Answers might be sought in artists’ books because if picturing worries philosophers, it is less troublesome for artists who make narrative images and co-opt words as pictorial elements within their visual representations. Initially, contemporary western artists engaged cautiously with ‘bookwork’ but as interest in artists’ books developed, relative consensus emerged that artists’ books are artworks located in diverse book structures. In the 1990s Simon Ford collated definitions of the ‘artist’s book’ and discovered twenty-five definitions. He concluded that,

all the definitions can be situated within a polarised terminological field that ranges from the unique to the mass produced, the individual to the collaborative, the inexpensive to the luxurious, the textual to the visual, the conceptual to the tactile and the public to the private. The conclusion is bound to be that there will never be one precise definition (Ford 1993:4).

What is uncontested thirty years later is that contemporary artists make books as art possessing visual language and tactile materiality, and not primarily as literature.2 The most common book is the codex and it is a prominent artist’s book form. This three-dimensional, portable, haptic object contains two-dimensional pages fastened together in a fixed sequence to provide spatial sites for the cohabitation of the interrelated figural and discursive elements that prompt looking and reading. Codex books, handwritten or printed, editioned or unique, have bound pages flexible enough to turn forwards and backwards to enable narratives to advance or early details to be retrieved. In contrast, the accordion (leporello) form, comprised of folded pages can be pulled out as a continuous linear sequence of text/images, or be folded back on itself to conceal pages and to create narrative variations from a range of visible verso-recto pages. A unique artist’s book in non-codex form sometimes requires elaborate handling to access page information but all permutations of form deliver visual evidence of novelist-artist Audrey Niffenegger’s observation, ‘To make books is to create physical form for ideas’ (2007:13, Niffenegger’s emphasis). This neat explanation links material structure and ideation together in book formats designed to lure the viewer/reader to look at, handle, read, and experience the weight, size and textural surfaces which support content.

How books are made depends on the technical processes used in their construction, and where they are created. Residencies at The Caversham Centre in rural KwaZulu-Natal promoted collaboration between participating artists and master printer Malcolm Christian. His technical expertise and sculptural imagination facilitated the transformation of two dimensional drawings into images that could be reproduced through print processes, and then assembled and bound as artists’ books. Relief printing (woodcut or linocut), and screenprinting were favoured as processes appropriate for residency artists working on their books under time constraints. Collaboration between artist and master printer is mutually beneficial, each contributing specialist knowledge and skills to a partnership.3 As co-workers in the studio space, drawers and printers remind us that the root of collaboration is labōrāre – to work. Studio work is collegial, interactive and social; knowledge is shared, discussion contributes to reflection, and decisions about technical procedures are made jointly by artist and printer.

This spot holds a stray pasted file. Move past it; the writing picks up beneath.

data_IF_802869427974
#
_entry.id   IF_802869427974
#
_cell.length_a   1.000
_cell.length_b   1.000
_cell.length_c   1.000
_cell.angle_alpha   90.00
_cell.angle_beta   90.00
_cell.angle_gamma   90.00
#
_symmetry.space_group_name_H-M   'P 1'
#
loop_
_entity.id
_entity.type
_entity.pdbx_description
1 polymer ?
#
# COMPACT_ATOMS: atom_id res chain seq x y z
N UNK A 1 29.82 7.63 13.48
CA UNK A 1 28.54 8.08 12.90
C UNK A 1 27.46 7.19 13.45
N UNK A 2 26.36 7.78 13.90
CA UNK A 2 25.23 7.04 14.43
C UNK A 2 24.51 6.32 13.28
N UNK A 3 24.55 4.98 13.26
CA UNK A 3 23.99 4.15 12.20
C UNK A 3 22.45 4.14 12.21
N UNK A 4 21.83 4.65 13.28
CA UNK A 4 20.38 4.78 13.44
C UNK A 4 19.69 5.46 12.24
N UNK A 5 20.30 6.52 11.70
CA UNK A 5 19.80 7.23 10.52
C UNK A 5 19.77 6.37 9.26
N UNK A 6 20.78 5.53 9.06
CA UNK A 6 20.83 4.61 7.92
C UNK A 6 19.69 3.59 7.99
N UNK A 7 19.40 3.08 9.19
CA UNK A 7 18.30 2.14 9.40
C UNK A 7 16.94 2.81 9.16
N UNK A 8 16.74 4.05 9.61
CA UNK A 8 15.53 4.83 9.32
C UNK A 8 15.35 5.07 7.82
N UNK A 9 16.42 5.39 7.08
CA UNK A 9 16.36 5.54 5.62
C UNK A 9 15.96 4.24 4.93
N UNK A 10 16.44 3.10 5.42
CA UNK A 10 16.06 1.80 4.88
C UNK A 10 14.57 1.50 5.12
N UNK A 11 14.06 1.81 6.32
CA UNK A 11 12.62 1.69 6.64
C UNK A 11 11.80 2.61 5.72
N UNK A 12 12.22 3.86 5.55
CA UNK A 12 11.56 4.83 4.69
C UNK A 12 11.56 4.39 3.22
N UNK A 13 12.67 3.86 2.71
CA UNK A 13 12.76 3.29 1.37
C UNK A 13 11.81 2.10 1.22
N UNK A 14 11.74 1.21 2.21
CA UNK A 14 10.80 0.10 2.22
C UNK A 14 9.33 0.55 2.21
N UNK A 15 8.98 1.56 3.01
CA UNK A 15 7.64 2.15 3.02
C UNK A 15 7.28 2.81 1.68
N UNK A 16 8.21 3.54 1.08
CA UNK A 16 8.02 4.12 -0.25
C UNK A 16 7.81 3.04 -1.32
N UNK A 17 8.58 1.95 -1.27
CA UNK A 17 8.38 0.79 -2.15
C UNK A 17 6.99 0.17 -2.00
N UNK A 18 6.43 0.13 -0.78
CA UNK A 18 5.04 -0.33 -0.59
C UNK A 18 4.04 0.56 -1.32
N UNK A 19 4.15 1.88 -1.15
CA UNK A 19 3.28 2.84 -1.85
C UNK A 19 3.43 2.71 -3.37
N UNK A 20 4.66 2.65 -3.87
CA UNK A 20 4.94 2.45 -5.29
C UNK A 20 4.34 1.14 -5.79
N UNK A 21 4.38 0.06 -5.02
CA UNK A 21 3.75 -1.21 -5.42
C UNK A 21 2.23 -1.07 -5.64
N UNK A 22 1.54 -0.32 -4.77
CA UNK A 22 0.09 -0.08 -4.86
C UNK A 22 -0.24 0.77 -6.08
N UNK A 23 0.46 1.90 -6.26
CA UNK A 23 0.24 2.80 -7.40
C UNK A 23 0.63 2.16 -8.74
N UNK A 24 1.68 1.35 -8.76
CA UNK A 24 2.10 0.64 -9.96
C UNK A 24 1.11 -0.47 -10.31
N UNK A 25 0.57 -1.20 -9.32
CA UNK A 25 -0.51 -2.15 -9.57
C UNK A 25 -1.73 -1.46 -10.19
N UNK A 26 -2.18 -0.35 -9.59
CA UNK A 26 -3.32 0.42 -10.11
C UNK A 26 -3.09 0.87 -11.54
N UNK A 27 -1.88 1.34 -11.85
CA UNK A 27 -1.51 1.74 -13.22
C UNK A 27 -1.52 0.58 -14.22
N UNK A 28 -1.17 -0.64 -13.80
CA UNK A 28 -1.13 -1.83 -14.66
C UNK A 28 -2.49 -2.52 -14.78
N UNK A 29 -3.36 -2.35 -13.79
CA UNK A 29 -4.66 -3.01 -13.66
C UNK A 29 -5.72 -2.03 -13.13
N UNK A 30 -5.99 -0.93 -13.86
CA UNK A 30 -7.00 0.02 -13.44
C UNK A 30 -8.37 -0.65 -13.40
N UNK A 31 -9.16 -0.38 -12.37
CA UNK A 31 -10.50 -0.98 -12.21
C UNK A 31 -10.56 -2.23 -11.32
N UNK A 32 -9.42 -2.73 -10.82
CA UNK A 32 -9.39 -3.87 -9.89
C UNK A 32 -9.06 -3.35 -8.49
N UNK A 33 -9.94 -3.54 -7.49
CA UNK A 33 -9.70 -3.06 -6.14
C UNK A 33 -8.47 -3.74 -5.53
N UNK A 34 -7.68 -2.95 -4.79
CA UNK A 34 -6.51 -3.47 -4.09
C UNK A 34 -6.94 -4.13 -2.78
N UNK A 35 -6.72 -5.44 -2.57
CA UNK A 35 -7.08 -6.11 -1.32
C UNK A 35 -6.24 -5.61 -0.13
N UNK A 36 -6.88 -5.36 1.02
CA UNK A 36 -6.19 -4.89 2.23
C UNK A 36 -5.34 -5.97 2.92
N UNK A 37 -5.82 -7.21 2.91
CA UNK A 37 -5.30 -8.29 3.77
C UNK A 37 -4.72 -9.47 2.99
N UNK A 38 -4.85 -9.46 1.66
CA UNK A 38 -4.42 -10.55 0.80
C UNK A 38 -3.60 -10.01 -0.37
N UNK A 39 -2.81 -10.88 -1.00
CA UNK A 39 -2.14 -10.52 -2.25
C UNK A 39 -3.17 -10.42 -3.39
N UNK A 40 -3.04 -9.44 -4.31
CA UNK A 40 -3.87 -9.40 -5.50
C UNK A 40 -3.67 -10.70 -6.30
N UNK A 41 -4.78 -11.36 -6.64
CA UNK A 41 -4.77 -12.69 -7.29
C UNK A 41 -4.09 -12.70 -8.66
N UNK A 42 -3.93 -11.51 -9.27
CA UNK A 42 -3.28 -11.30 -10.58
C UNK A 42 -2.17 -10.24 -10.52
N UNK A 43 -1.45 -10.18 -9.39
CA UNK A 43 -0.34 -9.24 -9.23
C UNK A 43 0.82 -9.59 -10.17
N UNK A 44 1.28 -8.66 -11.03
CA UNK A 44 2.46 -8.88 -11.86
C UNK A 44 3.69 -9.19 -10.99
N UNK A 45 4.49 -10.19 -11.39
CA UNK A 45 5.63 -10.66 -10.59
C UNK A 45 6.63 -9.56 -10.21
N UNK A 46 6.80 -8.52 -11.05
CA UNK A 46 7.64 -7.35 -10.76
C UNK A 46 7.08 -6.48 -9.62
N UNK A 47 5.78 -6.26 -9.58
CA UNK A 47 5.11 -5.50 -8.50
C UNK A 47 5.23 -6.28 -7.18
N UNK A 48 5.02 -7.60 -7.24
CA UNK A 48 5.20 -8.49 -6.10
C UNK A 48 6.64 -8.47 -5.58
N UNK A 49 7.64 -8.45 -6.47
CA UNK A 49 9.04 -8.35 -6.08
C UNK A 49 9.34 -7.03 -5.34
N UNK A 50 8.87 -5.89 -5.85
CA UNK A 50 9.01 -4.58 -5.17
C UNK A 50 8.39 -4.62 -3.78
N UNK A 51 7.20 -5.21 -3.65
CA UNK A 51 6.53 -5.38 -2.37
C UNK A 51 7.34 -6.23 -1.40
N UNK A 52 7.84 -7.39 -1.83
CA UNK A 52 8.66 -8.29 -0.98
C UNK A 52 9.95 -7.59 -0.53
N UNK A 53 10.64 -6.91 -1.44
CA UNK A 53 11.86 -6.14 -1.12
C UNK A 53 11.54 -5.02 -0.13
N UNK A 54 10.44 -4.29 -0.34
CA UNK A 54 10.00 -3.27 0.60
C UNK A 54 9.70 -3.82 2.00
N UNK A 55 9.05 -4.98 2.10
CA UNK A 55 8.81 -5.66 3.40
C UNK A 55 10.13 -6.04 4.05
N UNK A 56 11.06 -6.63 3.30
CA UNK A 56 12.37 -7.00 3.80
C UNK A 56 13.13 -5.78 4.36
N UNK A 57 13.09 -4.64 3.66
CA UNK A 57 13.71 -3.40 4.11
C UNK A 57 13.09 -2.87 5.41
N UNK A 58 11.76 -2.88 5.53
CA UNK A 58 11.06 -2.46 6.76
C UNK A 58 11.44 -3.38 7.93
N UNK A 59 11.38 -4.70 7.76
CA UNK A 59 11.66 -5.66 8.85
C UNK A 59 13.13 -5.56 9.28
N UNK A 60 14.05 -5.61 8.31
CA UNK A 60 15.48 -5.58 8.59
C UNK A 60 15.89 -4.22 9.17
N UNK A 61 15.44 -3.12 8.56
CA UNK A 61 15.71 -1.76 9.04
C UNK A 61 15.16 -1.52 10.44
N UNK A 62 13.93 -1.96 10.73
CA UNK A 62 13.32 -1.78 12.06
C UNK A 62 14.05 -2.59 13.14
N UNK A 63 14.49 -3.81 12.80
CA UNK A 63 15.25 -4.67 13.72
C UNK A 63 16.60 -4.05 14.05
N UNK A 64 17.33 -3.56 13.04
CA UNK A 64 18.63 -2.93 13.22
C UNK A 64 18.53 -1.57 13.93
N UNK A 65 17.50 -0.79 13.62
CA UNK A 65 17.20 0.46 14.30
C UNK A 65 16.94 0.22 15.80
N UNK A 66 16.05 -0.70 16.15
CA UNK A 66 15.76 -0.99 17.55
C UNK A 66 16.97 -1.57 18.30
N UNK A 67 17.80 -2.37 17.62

Figure 14, Elza Botha, Ra and Ma The story of creation (2000)

Caversham’s books reveal the versatility of sculptural book forms as purveyors of story-telling and drawing as the vehicle for narratives located in South Africa’s complex, multi-ethnic and multi-cultural society. Elza Botha’s Ra and Ma The story of creation (2000) (Fig. 14-15) is a cross-cultural project. The text and picturing across front and back cover and the page spreads are woodcuts executed by Botha, a white artist, scholar and writer, but the storyteller credited on the opening recto page is Selekane Rakgoathe. Named black women are rare in field research on material culture and oral literature, and although Botha never met Rakgoathe she knew of her through her close friendship with Selekane’s artist-printmaker grandson, Dan Rakgoathe (1937–2004). After he went blind in 1989, Botha visited him regularly and heard the stories his grandmother told him. Botha commented, ‘When Malcolm [Christian] spoke about the idea of a book, I recalled the day in the Home for the blind listening spellbound to Dan’s vivid recount of Genesis as told by his grandmother Selekane. Now thanks to Malcolm I could pay tribute to Selekane and Dan’ (Arnold-Botha correspondence 2017).4 Botha does this in a pamphlet stitched codex book comprised of six pages of stark black and white, dark-light images, and text as hand cut typography. Pages are turned; an origin story flows sequentially: